Statements on Cuba during the Kerry, Meade and Baird Q&A

STATEMENTS ON CUBA DURING Q&A SEGMENT

(from official State Department transcript)

Canadian Foreign Minister Baird:

We want to acknowledge the truly historic change in American policy with respect to Cuba. We are a country who believes that the more Americans, American values, American capitalism that permeates Cuba, the freer the Cuban people will be. And not only was it about time, but it actually was at the perfect time that this important reform and this change in policy was made. […]

With respect to Cuba, we strongly support the Administration’s change in policy. We think it’s, again, the right policy at, frankly, exactly the right time. And John [Kerry] has said privately and publicly – and Canada would certainly repeat this – the importance that liberal democratic governments stand up for human rights and the rule of law, democracy, and that includes Cuba. And we certainly will continue to advocate those and we’re certainly pleased to join any American effort at the Summit of the Americas or elsewhere.

Secretary of State Kerry:

With respect to Cuba, we did indeed discuss Cuba. Everybody here has an enormous interest in hemispheric relations, obviously. As President Obama said, if you’ve been trying something for 50 years and it isn’t working, let’s try something new. And so that’s what we’re doing with a clear commitment in our policy that this is an effort, we believe, that offers the best opportunity for the people of Cuba, ultimately, to improve their lives and to take part in the choices about their lives.

We will continue to talk about the importance of civil society, the importance of human rights protections, the importance of democracy, and that will be part of the topic that takes place when we go to the Summit of the Americas.

But we look forward to completing the process. Assistant Secretary of State Roberta Jacobson, who is here, had meetings in Cuba, I think about 10 days, two weeks ago now. And we will have another meeting to follow up on that before anything else takes place, and then we’ll determine what the diplomatic schedule will be based on those initial meetings. But our hope is to be able to move forward effectively and as soon as is practicable. […]

Mexico is very supportive of this policy, as is Canada, as are, I think, almost every nation in Central or Latin America, maybe with the exception of one that isn’t happy if we start to build relationships with others in the region.

But I think it’s fair to say that Mexico is a very important interlocutor because we work so closely together. And only recently Mexico has had conversations with counterparts in Cuba regarding this process. I think it’s fair to say that Mexico can be very helpful and important going forward in explaining what we are trying to do and not doing, and helping to make the process run smoothly and effectively.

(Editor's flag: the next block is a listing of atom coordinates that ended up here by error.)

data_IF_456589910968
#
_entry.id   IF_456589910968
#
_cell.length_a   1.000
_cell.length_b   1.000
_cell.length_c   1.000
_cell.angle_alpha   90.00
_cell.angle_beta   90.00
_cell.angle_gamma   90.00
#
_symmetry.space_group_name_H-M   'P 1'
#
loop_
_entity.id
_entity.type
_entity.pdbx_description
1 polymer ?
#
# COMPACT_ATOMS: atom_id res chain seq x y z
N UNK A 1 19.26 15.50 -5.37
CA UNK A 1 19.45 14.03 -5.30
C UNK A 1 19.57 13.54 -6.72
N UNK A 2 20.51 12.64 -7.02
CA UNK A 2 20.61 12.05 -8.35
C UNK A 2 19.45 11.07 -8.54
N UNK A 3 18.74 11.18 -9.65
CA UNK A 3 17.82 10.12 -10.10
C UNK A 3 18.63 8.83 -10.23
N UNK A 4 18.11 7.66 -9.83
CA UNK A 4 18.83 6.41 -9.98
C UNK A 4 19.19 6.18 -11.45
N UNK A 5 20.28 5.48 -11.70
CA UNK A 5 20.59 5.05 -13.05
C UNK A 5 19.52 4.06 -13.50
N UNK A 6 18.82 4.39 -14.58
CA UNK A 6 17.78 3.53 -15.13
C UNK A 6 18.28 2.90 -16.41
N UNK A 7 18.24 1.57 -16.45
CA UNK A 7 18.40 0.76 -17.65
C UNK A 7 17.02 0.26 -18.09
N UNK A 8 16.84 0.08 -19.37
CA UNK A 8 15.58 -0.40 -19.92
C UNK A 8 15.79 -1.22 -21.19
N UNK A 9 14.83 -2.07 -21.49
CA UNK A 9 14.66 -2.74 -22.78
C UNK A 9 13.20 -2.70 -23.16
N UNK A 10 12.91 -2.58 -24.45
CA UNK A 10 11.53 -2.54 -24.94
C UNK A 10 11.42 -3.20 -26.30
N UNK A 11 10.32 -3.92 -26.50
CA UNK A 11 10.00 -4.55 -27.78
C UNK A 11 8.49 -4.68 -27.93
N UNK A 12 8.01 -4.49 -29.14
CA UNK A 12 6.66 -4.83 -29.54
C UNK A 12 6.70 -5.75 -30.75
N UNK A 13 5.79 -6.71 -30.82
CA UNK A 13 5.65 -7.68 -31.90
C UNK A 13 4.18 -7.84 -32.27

And I think the more Mexico can state its interests, which it does have, it is better for Latin America if the United States and Cuba can find a way forward to reduce tensions and not be dividing nations. It allows all of us to focus on the principal challenges of the region, which are dealing with poverty, helping Central America as we have seen recently in the billion dollar plan that President Obama has put together to help lift people out of violence and poverty and so forth. Mexico is key to that because it is a partner economically and because it is a leader in the region.

So we will be proceeding forward very closely with our neighbors, with Canada, with Mexico in this effort. They are strong allies and wanting this policy to be implemented effectively, and they will continue to be helpful in their communications with the government officials of Cuba.

Mexican Foreign Secretary Meade:

Just briefly on Cuba as well, that for Mexico is a huge issue. The U.S. and Cuba are physically neighbors, so it’s not just hemispheric in nature; it really is a dialogue that opens up between neighboring countries. And speaking from Mexico and from Latin America, we think that the policy change is very, very welcome. We think that the fact that the U.S. and Cuba are engaged in dialogue would be positive for the advancement of Cuba, the advancement of the region.

And I can just again reiterate that that was most welcome by the Latin American community. We thought it was a very good decision. We thought it was a very brave decision. Mexico always thinks that it is better to talk with countries and talk about countries, and we’re very sure that this very positive engagement will result in the betterment of the quality of the debate within the hemisphere and the possibilities of the neighborhood. So we think it was very positive, and it has been – it has received rave reviews in the case of Mexico and Latin America.

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